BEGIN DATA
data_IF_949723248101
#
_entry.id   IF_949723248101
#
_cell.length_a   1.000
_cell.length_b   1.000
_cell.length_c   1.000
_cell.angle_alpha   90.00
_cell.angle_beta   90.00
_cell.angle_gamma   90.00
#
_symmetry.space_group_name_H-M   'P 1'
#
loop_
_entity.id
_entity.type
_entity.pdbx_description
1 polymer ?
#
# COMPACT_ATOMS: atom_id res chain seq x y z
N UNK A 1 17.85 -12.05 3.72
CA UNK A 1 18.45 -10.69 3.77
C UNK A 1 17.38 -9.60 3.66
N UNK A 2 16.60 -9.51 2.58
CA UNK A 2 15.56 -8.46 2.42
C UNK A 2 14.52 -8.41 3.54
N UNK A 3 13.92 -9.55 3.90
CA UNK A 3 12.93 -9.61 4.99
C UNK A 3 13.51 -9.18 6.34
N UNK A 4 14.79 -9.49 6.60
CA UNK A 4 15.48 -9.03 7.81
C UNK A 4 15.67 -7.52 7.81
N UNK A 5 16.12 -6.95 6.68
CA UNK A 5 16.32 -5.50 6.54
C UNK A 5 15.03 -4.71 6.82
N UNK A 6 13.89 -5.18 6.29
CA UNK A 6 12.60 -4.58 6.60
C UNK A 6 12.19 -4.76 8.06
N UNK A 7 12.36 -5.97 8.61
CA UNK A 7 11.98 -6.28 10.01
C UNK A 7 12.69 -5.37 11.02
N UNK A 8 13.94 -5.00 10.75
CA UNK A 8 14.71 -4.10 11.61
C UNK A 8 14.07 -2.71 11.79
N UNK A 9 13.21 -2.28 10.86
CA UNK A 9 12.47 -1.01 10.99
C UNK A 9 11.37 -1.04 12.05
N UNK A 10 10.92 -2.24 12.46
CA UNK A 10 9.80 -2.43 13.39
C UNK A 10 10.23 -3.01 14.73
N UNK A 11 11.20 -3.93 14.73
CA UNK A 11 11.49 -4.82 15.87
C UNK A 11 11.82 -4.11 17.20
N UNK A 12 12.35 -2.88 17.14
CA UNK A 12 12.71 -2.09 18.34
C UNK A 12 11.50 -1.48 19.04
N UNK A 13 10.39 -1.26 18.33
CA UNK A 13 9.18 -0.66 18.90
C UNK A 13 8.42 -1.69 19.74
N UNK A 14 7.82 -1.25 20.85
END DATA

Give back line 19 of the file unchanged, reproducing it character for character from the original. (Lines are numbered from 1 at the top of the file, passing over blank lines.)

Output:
#